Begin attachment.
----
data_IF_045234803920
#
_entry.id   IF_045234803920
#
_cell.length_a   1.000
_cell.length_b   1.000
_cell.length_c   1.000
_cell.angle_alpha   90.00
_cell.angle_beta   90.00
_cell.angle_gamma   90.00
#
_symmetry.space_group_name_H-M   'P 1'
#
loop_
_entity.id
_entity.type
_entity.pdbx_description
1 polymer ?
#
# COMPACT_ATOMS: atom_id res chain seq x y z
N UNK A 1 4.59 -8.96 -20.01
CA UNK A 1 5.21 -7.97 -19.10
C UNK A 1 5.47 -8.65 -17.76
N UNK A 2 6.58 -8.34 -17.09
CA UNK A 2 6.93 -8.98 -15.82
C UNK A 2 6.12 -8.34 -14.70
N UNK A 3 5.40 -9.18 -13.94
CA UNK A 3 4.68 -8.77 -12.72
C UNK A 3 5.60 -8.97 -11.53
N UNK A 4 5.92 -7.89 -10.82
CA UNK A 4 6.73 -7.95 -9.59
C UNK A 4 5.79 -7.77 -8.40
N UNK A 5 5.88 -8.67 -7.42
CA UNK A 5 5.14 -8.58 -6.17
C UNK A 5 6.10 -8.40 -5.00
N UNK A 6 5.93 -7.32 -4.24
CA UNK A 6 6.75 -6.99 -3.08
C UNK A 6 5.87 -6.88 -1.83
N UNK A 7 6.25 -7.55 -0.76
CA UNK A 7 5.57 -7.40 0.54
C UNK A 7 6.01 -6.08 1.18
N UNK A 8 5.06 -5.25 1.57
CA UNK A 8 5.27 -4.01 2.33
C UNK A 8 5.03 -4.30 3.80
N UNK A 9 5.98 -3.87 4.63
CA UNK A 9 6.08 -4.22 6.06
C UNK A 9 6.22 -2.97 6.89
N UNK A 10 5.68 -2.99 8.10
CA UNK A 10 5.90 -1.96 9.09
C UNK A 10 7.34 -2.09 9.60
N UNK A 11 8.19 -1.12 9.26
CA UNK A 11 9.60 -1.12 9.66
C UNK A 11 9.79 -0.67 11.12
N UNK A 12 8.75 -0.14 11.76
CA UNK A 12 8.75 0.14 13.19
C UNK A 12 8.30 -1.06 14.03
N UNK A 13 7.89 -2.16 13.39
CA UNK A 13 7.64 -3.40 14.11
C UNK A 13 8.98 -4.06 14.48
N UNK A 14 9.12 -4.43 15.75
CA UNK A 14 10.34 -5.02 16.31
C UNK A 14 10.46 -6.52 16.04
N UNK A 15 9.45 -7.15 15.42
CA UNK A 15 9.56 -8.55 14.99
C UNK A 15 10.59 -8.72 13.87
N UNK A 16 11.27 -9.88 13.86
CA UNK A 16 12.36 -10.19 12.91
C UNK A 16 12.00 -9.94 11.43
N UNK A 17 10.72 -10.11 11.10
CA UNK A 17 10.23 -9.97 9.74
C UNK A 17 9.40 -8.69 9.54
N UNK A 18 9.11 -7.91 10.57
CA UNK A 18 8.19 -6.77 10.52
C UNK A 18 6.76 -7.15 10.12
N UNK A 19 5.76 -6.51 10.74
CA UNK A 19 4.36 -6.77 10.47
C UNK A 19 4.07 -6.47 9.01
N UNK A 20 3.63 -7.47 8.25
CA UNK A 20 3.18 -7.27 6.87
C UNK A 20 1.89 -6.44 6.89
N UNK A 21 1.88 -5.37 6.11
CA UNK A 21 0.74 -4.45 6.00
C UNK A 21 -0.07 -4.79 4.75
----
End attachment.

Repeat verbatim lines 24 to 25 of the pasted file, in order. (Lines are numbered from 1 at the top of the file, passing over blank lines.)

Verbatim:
N UNK A 2 6.58 -8.34 -17.09
CA UNK A 2 6.93 -8.98 -15.82